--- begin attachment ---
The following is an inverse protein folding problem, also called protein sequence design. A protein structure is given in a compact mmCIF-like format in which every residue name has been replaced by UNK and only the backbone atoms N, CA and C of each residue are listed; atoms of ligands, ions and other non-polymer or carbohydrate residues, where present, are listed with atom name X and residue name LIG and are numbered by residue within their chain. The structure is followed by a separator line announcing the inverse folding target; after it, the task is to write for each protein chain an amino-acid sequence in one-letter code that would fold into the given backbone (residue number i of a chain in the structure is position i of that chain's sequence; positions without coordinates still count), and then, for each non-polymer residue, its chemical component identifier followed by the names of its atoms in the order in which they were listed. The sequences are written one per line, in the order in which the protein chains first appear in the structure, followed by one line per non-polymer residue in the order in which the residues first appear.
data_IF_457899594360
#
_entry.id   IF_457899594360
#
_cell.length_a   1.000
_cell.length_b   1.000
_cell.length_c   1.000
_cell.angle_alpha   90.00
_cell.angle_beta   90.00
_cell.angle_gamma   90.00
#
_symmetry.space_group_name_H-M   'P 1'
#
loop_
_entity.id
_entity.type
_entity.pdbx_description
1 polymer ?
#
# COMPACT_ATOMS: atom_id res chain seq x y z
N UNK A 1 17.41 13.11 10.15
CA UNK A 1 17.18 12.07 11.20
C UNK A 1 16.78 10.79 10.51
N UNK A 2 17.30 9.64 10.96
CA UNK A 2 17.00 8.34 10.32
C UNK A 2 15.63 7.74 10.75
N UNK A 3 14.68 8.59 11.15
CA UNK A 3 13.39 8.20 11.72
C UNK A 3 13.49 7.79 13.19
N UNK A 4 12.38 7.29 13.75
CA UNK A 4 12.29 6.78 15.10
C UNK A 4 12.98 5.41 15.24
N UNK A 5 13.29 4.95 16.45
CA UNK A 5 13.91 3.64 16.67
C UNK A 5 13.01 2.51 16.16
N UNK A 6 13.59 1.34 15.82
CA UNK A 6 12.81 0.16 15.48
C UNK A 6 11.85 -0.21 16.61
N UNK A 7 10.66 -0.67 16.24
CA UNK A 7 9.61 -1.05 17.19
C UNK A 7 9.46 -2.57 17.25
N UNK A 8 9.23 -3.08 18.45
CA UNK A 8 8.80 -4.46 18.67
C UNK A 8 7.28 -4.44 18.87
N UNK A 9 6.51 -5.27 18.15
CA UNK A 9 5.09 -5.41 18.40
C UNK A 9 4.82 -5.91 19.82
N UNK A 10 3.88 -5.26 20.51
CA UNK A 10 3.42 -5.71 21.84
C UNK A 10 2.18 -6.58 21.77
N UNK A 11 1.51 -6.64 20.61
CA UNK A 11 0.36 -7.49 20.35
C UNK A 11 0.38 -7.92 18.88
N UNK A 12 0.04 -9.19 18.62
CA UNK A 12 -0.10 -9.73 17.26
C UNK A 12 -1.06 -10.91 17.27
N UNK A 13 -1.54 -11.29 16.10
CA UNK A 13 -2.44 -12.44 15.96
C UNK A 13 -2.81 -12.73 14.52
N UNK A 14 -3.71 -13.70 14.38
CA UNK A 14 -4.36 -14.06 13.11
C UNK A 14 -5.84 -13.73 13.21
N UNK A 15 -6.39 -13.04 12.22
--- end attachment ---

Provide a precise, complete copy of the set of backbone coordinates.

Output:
The following is an inverse protein folding problem, also called protein sequence design. A protein structure is given in a compact mmCIF-like format in which every residue name has been replaced by UNK and only the backbone atoms N, CA and C of each residue are listed; atoms of ligands, ions and other non-polymer or carbohydrate residues, where present, are listed with atom name X and residue name LIG and are numbered by residue within their chain. The structure is followed by a separator line announcing the inverse folding target; after it, the task is to write for each protein chain an amino-acid sequence in one-letter code that would fold into the given backbone (residue number i of a chain in the structure is position i of that chain's sequence; positions without coordinates still count), and then, for each non-polymer residue, its chemical component identifier followed by the names of its atoms in the order in which they were listed. The sequences are written one per line, in the order in which the protein chains first appear in the structure, followed by one line per non-polymer residue in the order in which the residues first appear.
data_IF_457899594360
#
_entry.id   IF_457899594360
#
_cell.length_a   1.000
_cell.length_b   1.000
_cell.length_c   1.000
_cell.angle_alpha   90.00
_cell.angle_beta   90.00
_cell.angle_gamma   90.00
#
_symmetry.space_group_name_H-M   'P 1'
#
loop_
_entity.id
_entity.type
_entity.pdbx_description
1 polymer ?
#
# COMPACT_ATOMS: atom_id res chain seq x y z
N UNK A 1 17.41 13.11 10.15
CA UNK A 1 17.18 12.07 11.20
C UNK A 1 16.78 10.79 10.51
N UNK A 2 17.30 9.64 10.96
CA UNK A 2 17.00 8.34 10.32
C UNK A 2 15.63 7.74 10.75
N UNK A 3 14.68 8.59 11.15
CA UNK A 3 13.39 8.20 11.72
C UNK A 3 13.49 7.79 13.19
N UNK A 4 12.38 7.29 13.75
CA UNK A 4 12.29 6.78 15.10
C UNK A 4 12.98 5.41 15.24
N UNK A 5 13.29 4.95 16.45
CA UNK A 5 13.91 3.64 16.67
C UNK A 5 13.01 2.51 16.16
N UNK A 6 13.59 1.34 15.82
CA UNK A 6 12.81 0.16 15.48
C UNK A 6 11.85 -0.21 16.61
N UNK A 7 10.66 -0.67 16.24
CA UNK A 7 9.61 -1.05 17.19
C UNK A 7 9.46 -2.57 17.25
N UNK A 8 9.23 -3.08 18.45
CA UNK A 8 8.80 -4.46 18.67
C UNK A 8 7.28 -4.44 18.87
N UNK A 9 6.51 -5.27 18.15
CA UNK A 9 5.09 -5.41 18.40
C UNK A 9 4.82 -5.91 19.82
N UNK A 10 3.88 -5.26 20.51
CA UNK A 10 3.42 -5.71 21.84
C UNK A 10 2.18 -6.58 21.77
N UNK A 11 1.51 -6.64 20.61
CA UNK A 11 0.36 -7.49 20.35
C UNK A 11 0.38 -7.92 18.88
N UNK A 12 0.04 -9.19 18.62
CA UNK A 12 -0.10 -9.73 17.26
C UNK A 12 -1.06 -10.91 17.27
N UNK A 13 -1.54 -11.29 16.10
CA UNK A 13 -2.44 -12.44 15.96
C UNK A 13 -2.81 -12.73 14.52
N UNK A 14 -3.71 -13.70 14.38
CA UNK A 14 -4.36 -14.06 13.11
C UNK A 14 -5.84 -13.73 13.21
N UNK A 15 -6.39 -13.04 12.22